If none of the columns has its Assumed Character Set property changed, the scan results never show any data length issues. However, if you change this property for a column and rescan the column, cells exceeding column limit or data type limit might be reported. You must resolve the length issues before you proceed to the next step. You can lengthen columns or migrate them to another data type in immediate mode, the same way you do this in migration mode. See Chapter 6, "Using the DMU to Cleanse Data" and in particular "Modifying Columns" for more information.

    All cleansing actions are immediate in validation mode. Setting the Assumed Character Set property is immediate in that the new value immediately affects scan results and data display, but the character set conversion is not performed at the time of setting. The character set conversion must be performed in a separate conversion step. After the Assumed Character Set of a column has been set properly, the column is reported in scanning as not having invalid binary representation issues. Go to the Validation Status tab to see if the conversion step is needed to convert any column from its assumed character set to the database character set. Before the conversion step is performed, the database is not yet clean.

    Cleansing actions invalidate scan results of affected tables. Rescan the tables to confirm that the cleansing actions were successful. If you have set the Assumed Character Set property of a column, rescanning will tell you if column data can be converted from the assumed character set to the database character set without truncation issues.

  4. Convert incorrectly encoded data

    If any column had its Assumed Character Set property set during cleansing, this step should be executed to convert content of the column from the assumed character set to the database character set. In this step, all columns marked with an Assumed Character Set different from the database character set are physically converted to the database character set. The conversion is performed with SQL UPDATE statements. You start the process by selecting Convert Invalid Columns from the Validation menu or from the context menu of the database node in the Navigator pane, and then by clicking Convert on the displayed Conversion Details tab.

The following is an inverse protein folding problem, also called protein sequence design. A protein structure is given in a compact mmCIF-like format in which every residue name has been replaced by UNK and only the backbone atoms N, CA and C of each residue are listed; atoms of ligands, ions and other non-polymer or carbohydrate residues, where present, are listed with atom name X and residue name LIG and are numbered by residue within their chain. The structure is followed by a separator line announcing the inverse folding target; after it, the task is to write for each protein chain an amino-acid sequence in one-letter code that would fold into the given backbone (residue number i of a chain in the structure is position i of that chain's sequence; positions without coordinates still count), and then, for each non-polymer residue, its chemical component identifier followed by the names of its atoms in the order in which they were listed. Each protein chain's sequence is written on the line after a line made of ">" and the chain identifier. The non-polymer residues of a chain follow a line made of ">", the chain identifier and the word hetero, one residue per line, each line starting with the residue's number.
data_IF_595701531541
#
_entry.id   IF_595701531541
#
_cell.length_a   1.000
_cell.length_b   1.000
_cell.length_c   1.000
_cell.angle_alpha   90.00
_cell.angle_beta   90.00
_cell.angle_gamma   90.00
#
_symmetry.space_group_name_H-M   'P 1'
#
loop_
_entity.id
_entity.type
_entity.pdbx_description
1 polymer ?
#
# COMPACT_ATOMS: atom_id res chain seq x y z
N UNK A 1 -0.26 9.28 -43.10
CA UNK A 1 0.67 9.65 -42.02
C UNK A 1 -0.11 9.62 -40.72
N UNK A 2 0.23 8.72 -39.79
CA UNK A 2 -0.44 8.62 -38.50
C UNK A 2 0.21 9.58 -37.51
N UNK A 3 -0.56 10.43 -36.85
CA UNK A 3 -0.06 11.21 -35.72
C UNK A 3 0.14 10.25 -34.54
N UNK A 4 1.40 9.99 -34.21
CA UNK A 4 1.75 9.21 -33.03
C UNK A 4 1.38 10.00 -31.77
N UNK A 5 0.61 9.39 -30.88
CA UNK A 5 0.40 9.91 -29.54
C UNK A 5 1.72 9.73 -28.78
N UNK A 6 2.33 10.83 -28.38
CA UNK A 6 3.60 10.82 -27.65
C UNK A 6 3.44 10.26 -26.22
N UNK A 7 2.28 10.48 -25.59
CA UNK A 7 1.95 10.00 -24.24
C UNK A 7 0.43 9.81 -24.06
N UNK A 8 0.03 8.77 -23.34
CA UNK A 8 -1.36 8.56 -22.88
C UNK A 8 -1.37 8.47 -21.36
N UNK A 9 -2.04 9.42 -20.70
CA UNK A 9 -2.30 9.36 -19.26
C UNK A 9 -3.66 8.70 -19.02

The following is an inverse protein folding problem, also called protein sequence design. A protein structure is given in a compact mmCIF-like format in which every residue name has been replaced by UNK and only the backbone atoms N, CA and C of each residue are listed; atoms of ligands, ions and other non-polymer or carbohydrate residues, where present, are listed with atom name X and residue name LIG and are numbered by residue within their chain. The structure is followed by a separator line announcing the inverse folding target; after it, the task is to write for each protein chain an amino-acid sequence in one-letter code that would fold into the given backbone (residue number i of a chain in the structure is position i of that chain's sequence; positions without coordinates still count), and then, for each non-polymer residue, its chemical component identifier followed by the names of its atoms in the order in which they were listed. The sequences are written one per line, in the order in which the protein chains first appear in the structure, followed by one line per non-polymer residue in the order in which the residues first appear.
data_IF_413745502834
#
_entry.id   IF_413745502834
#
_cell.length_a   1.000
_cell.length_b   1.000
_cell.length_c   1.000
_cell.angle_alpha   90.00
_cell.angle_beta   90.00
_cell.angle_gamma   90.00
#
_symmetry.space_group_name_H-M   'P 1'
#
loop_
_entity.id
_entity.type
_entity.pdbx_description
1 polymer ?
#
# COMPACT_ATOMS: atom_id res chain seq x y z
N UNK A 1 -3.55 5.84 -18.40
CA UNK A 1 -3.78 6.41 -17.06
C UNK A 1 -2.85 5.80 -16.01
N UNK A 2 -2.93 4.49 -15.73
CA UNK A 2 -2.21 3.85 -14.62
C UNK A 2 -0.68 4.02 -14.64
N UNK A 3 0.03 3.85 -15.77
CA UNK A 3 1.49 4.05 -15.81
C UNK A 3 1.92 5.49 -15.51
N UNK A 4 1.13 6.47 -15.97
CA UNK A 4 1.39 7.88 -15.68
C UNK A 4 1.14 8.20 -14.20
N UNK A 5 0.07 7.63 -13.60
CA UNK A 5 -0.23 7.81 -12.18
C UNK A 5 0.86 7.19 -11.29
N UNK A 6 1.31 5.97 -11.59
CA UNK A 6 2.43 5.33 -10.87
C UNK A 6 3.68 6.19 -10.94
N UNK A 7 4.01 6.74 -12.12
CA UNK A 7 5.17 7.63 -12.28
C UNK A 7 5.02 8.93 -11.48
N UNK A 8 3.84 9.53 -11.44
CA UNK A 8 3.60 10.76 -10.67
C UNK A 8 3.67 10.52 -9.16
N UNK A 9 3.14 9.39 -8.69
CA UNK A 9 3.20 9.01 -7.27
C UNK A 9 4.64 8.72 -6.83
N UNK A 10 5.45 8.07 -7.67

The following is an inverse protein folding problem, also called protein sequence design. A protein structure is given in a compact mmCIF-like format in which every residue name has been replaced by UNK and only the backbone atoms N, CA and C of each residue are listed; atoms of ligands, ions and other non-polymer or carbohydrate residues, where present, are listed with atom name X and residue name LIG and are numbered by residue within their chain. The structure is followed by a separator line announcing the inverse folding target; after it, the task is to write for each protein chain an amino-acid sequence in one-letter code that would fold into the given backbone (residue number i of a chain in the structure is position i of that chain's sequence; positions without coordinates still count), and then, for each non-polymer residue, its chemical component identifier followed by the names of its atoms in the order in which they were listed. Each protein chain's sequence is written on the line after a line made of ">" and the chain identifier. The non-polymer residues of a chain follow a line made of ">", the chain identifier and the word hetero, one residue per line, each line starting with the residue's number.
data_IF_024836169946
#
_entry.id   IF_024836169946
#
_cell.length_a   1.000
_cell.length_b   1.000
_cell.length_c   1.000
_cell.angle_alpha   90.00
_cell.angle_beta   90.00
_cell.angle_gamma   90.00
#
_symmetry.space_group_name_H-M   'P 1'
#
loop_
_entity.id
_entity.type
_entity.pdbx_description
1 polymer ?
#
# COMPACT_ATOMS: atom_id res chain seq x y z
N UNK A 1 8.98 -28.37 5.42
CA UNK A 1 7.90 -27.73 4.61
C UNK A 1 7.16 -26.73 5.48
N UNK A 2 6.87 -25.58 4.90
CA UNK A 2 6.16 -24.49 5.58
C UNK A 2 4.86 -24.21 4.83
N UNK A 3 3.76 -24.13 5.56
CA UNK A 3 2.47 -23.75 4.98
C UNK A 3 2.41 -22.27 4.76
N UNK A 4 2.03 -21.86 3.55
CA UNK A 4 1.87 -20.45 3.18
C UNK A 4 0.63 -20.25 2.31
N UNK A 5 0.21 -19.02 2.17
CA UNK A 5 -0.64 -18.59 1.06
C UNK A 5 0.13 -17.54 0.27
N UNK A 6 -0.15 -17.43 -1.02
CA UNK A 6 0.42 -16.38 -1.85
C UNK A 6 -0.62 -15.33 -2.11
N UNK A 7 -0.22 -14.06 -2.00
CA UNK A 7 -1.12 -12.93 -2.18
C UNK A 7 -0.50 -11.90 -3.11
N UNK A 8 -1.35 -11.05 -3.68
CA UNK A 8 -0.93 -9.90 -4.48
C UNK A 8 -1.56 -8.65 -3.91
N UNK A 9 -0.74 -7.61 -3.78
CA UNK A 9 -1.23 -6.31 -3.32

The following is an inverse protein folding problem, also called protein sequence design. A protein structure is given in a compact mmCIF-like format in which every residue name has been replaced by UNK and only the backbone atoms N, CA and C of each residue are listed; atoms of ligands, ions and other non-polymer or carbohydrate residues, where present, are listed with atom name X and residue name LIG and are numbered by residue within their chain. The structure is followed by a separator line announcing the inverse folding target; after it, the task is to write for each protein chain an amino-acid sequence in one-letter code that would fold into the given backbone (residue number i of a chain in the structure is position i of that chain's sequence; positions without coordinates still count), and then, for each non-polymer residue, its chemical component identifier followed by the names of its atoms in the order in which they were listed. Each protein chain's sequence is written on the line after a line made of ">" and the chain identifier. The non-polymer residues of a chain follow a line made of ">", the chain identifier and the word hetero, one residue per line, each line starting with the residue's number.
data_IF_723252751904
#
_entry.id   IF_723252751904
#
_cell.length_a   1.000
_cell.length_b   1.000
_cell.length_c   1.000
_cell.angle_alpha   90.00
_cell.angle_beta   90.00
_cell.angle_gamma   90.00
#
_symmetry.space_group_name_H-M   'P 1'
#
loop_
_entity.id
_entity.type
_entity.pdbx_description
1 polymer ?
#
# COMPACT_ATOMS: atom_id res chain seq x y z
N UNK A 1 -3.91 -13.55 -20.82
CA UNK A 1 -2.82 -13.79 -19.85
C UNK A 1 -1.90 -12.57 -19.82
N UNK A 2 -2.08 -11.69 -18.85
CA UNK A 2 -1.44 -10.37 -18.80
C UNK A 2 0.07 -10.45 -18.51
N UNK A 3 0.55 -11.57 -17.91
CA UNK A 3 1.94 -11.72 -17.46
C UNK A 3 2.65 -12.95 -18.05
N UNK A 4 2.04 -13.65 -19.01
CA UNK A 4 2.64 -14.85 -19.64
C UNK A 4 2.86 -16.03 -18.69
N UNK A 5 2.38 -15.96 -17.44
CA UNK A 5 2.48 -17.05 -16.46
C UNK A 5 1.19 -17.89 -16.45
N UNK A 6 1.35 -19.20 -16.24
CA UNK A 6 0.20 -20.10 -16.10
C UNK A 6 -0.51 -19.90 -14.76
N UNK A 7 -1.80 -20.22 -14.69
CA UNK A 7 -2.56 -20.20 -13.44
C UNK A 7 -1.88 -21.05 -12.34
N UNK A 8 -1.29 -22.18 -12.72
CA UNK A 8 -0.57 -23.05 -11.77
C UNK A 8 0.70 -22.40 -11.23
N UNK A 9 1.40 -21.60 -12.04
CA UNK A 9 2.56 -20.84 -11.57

After the column content is converted, the Assumed Character Set property is reset to the database character set. You can rescan the converted columns to confirm that the conversion was successful.

Reapply the validation process regularly, but at least after each change to the configuration of your system, for example, upgrade of an application or the database, addition of a new application, or addition of new application users, especially from a new country. Let some time pass between the configuration change and the scanning so that there is high probability that some scanned data has been stored in the database already in the new configuration.

If the database character set is UTF8, the DMU repository is installed in the validation mode and if you decide to migrate the database to AL32UTF8, you must uninstall the repository and install it again, selecting the migration mode.

Creating a Diagnostic Package

You can create a diagnostic package for later analysis by Oracle to help resolve any problems that occurred while using the DMU. This package is a jar file that contains a project log file, a scan report, and a datapump dump file containing current and any archived DMU repository tables.

To create a diagnostic package:

  1. From the Migration menu, click Create Diagnostic Package. Figure 4-26, "Diagnostic Package Wizard" is displayed.

    Figure 4-26 Diagnostic Package Wizard

    Description of Figure 4-26 follows
    Description of "Figure 4-26 Diagnostic Package Wizard"

  2. Click Next. Figure 4-27, "Diagnostic Package Wizard - Package Content" is displayed.

    Figure 4-27 Diagnostic Package Wizard - Package Content

    Description of Figure 4-27 follows
    Description of "Figure 4-27 Diagnostic Package Wizard - Package Content"

  3. Click Next. Figure 4-28, "Diagnostic Package Wizard - Package File" is displayed.

    Figure 4-28 Diagnostic Package Wizard - Package File

    Description of Figure 4-28 follows
    Description of "Figure 4-28 Diagnostic Package Wizard - Package File"

  4. After clicking Finish, the diagnostic jar file is created in the path chosen.